1. If you want to burn $50,000 dollars ask cops to do something. The point of this is to raise awareness for pedestrians and drivers that they need to be especially careful at this time of year.

      1. These umbrellas may do something for awareness, but it’s certain to do less than spending the same amount of money on OT for a some traffic cops to increase enforcement.

        In 2009, as part of Pedestrian Master Plan implementation, SPD conducted 10 crosswalk stings at three different locations in the city. KIRO went along for a sting at 41st & Stone, and in one hour SPD gave out over 40 $124 tickets for failure to stop. That’s $5,000 in revenue in one hour. Assuming comparable results in the other stings, the City made $50,000 in those operations, while getting free coverage on TV & radio and in print. Increasing enforcement also increases awareness, and likely makes the City money.

        Near as I can tell, the Pedestrian Master Plan called for no such stings in 2010, and accordingly it appears SPD hasn’t conducted any. What good does it do to remind people of the laws (as if they really weren’t aware of them), if everyone knows the laws are never enforced? People don’t obey laws if there are no consequences for breaking them.

      2. Doing that certainly is effective, especially if you get news channels to cover it. I think though it is a different issue. They aren’t focusing on yield behavior of drivers at unsignalized intersections, they are more focusing on making sure that drivers look an extra time for pedestrians and pedestrians watch out for cars. I would say a good portion of pedestrian collisions don’t happen because people don’t know the law, they happen because the driver or the pedestrian doesn’t see each other, thus the focus on visibility.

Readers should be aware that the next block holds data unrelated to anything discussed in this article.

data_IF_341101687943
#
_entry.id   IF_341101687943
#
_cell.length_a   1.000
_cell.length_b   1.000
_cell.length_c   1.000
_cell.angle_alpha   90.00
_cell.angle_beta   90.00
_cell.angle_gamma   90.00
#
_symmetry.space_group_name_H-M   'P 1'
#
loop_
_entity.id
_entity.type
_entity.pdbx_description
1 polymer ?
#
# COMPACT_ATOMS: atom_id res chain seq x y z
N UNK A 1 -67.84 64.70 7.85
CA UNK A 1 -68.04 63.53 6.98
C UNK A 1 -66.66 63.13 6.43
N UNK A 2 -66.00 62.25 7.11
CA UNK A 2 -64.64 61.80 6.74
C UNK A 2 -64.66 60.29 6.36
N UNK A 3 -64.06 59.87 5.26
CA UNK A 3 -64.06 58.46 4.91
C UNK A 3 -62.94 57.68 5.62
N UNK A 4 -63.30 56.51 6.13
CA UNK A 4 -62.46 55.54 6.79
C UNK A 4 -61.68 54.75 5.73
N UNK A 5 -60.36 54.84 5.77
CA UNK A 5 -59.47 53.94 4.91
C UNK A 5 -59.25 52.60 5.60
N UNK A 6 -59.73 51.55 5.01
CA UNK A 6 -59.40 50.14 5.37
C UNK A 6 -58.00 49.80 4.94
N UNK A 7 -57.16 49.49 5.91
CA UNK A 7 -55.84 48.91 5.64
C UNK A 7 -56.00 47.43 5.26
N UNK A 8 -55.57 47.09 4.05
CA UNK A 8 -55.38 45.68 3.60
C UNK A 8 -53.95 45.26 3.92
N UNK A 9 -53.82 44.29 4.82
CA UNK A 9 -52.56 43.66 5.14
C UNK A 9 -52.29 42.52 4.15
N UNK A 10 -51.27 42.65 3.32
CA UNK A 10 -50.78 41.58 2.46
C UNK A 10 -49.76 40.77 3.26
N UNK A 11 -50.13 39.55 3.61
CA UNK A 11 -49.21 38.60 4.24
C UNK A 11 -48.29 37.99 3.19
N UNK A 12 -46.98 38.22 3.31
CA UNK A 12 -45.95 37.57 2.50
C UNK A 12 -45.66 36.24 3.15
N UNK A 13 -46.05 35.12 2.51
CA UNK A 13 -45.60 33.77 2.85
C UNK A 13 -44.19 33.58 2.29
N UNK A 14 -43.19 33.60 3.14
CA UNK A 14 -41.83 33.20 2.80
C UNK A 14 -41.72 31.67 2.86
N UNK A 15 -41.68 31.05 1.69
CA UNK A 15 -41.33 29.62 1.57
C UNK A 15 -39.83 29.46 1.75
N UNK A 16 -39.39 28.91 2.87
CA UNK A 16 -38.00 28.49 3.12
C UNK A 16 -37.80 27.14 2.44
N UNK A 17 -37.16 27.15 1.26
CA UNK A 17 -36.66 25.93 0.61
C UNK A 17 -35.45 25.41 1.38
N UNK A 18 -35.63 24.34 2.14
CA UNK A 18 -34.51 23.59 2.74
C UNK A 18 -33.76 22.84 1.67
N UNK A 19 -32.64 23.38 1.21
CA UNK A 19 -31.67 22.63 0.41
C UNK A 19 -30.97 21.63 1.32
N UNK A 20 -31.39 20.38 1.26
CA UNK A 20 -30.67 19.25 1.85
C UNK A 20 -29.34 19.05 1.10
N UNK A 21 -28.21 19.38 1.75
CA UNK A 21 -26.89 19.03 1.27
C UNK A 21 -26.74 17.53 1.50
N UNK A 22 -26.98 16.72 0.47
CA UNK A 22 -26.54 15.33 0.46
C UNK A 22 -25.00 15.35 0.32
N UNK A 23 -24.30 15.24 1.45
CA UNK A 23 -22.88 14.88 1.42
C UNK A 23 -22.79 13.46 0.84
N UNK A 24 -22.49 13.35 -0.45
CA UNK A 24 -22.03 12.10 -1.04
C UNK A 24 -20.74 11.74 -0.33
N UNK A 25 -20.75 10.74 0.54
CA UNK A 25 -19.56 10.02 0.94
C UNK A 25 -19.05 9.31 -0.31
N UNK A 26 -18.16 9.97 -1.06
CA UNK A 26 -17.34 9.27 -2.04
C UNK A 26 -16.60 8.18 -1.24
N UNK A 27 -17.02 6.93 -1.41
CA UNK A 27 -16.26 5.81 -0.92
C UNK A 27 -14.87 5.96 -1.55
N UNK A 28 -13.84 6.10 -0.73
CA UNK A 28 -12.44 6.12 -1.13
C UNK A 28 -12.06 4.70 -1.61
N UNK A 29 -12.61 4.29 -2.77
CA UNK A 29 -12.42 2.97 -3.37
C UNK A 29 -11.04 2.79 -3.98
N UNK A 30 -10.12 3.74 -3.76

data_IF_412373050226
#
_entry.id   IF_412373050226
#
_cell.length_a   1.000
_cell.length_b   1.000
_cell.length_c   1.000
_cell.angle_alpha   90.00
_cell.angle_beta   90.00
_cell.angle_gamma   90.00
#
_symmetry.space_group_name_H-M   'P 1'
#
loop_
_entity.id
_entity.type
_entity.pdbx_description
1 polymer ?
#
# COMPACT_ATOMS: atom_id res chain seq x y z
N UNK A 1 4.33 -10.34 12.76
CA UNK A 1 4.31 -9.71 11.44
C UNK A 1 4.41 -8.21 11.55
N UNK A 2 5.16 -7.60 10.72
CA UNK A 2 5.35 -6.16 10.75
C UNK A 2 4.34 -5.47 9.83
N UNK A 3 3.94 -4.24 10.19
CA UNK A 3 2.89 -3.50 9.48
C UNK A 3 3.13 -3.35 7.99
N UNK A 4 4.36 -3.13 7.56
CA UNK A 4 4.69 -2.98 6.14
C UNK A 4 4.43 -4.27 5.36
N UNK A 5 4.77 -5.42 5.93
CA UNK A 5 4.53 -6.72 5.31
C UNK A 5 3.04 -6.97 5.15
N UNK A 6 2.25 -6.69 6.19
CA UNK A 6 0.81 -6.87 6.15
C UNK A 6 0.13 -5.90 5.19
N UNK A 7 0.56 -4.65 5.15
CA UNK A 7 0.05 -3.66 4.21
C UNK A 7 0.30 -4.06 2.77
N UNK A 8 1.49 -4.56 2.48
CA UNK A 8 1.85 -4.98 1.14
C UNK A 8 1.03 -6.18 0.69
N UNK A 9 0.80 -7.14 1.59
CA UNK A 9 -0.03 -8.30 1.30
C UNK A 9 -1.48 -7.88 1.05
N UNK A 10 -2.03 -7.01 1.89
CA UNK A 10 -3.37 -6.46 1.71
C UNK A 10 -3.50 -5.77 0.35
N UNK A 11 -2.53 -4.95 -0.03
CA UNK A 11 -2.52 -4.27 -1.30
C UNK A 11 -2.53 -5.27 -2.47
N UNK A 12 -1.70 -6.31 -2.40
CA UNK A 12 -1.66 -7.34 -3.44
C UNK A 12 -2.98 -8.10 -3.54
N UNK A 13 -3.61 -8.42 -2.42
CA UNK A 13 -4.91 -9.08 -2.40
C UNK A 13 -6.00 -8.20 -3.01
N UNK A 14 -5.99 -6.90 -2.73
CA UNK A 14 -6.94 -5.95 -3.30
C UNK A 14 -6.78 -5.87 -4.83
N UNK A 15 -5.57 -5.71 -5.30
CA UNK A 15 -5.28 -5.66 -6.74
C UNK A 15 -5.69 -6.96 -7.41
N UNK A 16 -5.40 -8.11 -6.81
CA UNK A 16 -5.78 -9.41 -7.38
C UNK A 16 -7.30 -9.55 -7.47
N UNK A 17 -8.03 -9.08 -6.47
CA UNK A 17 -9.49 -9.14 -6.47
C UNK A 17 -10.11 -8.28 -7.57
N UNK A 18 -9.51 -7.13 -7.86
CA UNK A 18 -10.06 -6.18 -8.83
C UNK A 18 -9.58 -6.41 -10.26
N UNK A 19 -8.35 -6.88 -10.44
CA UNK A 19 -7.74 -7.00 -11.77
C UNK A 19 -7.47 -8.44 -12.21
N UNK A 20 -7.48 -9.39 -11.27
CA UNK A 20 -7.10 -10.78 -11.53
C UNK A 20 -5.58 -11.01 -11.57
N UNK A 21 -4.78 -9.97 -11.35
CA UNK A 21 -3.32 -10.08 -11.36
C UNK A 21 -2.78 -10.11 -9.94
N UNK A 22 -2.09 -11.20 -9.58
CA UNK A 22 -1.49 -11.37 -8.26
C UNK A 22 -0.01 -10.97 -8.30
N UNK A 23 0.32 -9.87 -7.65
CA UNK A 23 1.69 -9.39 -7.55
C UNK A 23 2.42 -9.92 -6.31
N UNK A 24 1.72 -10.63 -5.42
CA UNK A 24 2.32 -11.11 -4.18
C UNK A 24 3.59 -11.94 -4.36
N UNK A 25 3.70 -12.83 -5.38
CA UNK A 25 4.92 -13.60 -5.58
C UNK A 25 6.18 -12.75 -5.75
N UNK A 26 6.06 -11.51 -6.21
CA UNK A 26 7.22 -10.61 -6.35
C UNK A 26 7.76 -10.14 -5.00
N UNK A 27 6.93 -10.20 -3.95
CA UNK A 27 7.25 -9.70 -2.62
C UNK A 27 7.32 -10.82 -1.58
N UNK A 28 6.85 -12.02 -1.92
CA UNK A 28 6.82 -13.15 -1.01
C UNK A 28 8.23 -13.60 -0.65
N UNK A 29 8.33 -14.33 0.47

3. Yeah, I see your point re the focus of the effort; it is apples & oranges to an extent. But as to that focus… The fact that so many more fatalities occur at night of course suggests that visibility is an issue, but I can’t help but think that the vast majority of drivers who don’t stop for peds that they can see perfectly well during the day aren’t going to stop for pedestrians at night just because they’re suddenly more visible. There may well be fewer collisions (which, yes, I realize is the end objective), but I doubt anyone will be obeying the law more than they do now. They’ll just have extra time to honk and swerve and maybe give peds enough time to run across the street.

        In any event, you use the term “yielding behavior”. Just to be clear, while some states do only require yielding to pedestrians in crosswalks, Washington law requires a full stop for pedestrians in crosswalks w/in one lane of the half of the roadway on which the vehicle is traveling.

      4. “I would say a good portion of pedestrian collisions don’t happen because people don’t know the law, they happen because the driver or the pedestrian doesn’t see each other, thus the focus on visibility.”

        I agree. I think as pedestrians we often think we’re more visible than we really are. Rain, dark clothing, oncoming headlights and glare on wet pavement — these can all make a pedestrian really hard to see, even by a driver who is driving safely and not speeding. Combine that with pedestrians thinking they are more visible than they are and acting accordingly, and you get increased potential for accidents.